Other cultures strongly influenced Tejano music, and its sound has served as Texas’ and its culture’s musical backbone since the early twentieth century. Tejano music has roots that are as diverse and widespread as the people who created it. The main source of Tex-Mex or Tejano music is Mexico, where most Tejano artists are.
Tejano musicians are also heavily influenced by their adopted home culture of Central and South Texas. While most Tejano singers are Mexican, in the United States, Tejano singers such as Los Lonely Boys, Carlos Santana, and female Tejano singers such as Selena, “The Queen of Tejano,” developed their songs and became world famous.
These musicians have also significantly impacted the Hispanic population of Texas and those who don’t identify as Spanish. However, Tejano music is still a hidden genre that many people are unaware of.
In that case, this list highlights some of Texas’ most well-known Tejano artists.
Ramón Covarrubias Garza, also known as Ramón Ayala, is an iconic Mexican and Tejano musician who is one of the genre’s best-selling and most recognized artists. He is best known for his conjunto and norteño music and has sold over 100 albums since his debut in the 1960s, breaking many sales records.
Ayala is also referred to as the King of the Accordion, and for a good reason: most of his music is based on accordion tunes. This aspect of his music has made him a musical force to be reckoned with and a fan favorite in the Tejano music world.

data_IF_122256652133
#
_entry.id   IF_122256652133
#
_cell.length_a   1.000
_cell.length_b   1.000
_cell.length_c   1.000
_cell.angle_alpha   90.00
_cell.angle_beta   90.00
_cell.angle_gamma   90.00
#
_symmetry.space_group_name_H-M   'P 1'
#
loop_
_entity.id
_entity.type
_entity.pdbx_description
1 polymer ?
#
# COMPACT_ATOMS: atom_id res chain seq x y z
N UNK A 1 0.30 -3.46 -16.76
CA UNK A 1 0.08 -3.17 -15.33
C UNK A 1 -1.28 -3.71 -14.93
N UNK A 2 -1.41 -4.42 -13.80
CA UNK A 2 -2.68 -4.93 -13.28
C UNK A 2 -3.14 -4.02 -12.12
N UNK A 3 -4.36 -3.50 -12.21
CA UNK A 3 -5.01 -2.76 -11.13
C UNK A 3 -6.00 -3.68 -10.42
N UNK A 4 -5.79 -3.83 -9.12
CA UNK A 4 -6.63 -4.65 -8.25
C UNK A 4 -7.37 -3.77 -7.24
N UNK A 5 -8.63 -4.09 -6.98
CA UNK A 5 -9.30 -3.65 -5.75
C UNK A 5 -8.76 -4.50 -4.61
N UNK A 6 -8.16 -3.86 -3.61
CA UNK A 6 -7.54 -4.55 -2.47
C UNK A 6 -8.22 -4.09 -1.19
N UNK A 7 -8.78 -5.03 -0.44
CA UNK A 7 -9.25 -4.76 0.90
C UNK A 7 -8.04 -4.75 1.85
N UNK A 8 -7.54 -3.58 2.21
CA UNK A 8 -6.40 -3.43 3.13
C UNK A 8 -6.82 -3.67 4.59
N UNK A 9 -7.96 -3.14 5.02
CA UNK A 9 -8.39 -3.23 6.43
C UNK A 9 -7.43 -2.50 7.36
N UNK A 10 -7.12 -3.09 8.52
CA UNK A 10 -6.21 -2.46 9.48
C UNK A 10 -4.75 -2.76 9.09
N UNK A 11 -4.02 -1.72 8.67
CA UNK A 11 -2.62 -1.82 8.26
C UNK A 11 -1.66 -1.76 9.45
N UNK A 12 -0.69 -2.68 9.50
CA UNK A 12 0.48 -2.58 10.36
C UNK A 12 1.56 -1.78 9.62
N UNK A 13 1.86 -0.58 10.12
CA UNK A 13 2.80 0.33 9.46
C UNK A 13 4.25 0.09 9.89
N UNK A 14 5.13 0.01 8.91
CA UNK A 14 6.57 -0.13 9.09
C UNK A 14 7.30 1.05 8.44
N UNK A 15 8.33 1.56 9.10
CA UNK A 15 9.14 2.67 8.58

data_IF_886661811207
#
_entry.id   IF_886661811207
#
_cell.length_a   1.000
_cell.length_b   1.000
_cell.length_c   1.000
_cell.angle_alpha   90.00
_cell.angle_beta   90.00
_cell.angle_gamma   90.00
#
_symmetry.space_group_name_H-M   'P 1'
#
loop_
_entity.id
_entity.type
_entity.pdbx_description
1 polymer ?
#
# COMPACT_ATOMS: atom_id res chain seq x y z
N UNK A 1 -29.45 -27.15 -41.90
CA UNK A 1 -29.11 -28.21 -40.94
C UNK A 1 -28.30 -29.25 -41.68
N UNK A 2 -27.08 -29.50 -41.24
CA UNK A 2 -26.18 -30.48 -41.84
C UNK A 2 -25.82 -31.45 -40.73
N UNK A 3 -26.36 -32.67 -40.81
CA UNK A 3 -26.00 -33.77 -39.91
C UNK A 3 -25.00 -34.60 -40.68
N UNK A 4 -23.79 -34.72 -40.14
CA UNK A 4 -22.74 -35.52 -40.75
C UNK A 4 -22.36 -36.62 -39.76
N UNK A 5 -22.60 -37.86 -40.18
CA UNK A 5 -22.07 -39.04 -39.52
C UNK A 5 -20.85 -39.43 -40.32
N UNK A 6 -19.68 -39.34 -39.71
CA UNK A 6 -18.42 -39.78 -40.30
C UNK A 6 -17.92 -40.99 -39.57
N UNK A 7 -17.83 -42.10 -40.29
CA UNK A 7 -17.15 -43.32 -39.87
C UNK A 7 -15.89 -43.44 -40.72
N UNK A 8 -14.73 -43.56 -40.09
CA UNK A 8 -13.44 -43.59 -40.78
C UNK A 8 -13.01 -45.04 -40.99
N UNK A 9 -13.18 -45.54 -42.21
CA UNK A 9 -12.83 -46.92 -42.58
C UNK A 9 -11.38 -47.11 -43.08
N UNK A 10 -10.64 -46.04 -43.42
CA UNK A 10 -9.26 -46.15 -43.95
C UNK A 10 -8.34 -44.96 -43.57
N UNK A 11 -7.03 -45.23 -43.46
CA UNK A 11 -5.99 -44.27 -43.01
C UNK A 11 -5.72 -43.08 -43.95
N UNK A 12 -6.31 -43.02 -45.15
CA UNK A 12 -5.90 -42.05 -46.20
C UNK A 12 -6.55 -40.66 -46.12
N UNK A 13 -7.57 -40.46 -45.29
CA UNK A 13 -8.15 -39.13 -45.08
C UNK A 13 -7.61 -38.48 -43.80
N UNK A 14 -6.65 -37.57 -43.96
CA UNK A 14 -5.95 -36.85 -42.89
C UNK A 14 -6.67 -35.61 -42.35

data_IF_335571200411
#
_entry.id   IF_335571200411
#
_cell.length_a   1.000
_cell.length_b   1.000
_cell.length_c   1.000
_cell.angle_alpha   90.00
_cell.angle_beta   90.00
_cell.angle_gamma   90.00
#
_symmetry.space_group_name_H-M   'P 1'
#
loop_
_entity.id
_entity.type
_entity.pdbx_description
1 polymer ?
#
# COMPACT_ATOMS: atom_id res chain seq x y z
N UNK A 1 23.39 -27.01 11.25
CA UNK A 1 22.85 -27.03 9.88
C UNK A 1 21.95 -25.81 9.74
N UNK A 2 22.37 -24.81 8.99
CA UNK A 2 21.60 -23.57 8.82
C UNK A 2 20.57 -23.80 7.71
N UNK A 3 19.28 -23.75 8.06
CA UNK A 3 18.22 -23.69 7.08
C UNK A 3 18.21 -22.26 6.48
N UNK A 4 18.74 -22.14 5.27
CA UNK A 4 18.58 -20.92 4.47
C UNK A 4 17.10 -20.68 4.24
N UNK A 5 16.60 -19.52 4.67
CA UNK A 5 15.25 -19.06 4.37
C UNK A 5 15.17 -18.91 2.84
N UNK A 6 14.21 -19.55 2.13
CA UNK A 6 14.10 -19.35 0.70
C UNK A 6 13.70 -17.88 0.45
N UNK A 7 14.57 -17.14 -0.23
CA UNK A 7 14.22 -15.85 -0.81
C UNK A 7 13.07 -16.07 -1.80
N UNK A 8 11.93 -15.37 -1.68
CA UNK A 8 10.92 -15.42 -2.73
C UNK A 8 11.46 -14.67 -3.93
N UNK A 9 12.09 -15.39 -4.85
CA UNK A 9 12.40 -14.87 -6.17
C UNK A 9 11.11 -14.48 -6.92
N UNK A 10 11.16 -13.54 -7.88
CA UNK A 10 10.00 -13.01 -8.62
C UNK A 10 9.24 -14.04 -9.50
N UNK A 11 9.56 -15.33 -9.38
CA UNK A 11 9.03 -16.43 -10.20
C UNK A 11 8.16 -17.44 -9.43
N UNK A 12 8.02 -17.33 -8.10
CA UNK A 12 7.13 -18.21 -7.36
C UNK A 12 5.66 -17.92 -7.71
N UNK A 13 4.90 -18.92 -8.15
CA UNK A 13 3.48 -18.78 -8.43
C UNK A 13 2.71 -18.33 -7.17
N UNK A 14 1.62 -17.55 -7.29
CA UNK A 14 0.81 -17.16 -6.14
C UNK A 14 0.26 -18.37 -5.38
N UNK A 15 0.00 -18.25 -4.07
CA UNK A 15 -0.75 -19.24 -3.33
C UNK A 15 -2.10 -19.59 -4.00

His music has endured the test of time, with his 1960 hits being just as popular as his songs released in the last decade. Ramon Ayala continues to record and release new music, which you can hear on most Tejano radio stations.
La Mafia is yet another old-school Tejano band whose fame has earned them several Grammy awards. This four-time Grammy-winning group formed in Houston, Texas, and began touring throughout Mexico, Texas, and Latin America in the 1980s.
Their music has an original style that has withstood the various changes in the Tejano music industry. La Mafia has been able to create top-charting records since the 1980s, with their album “Estas Tocando Fuego,” which made profits and was released in 1991. They have been a major player in multiple arenas since their inception over the last two decades.
Emilio Navaira, a San Antonio native, is another Tejano music industry powerhouse. He was dubbed the “Garth Brooks of Tejano” because he was one of the few Tejano artists to achieve significant success in Mexico and the United States.
His blend of Country and Tejano music aided him in developing a persona reminiscent of Selena’s blend of Tejano and Pop music. This eclectic mix of genres earned him the male title among the most influential artists in popularizing Tejano music in the late twentieth century.
His death in 2016 left behind a legacy still cherished by friends, family, and fans today. You can still hear his songs played on the radio today because Navaira’s music is timeless for those who hear it.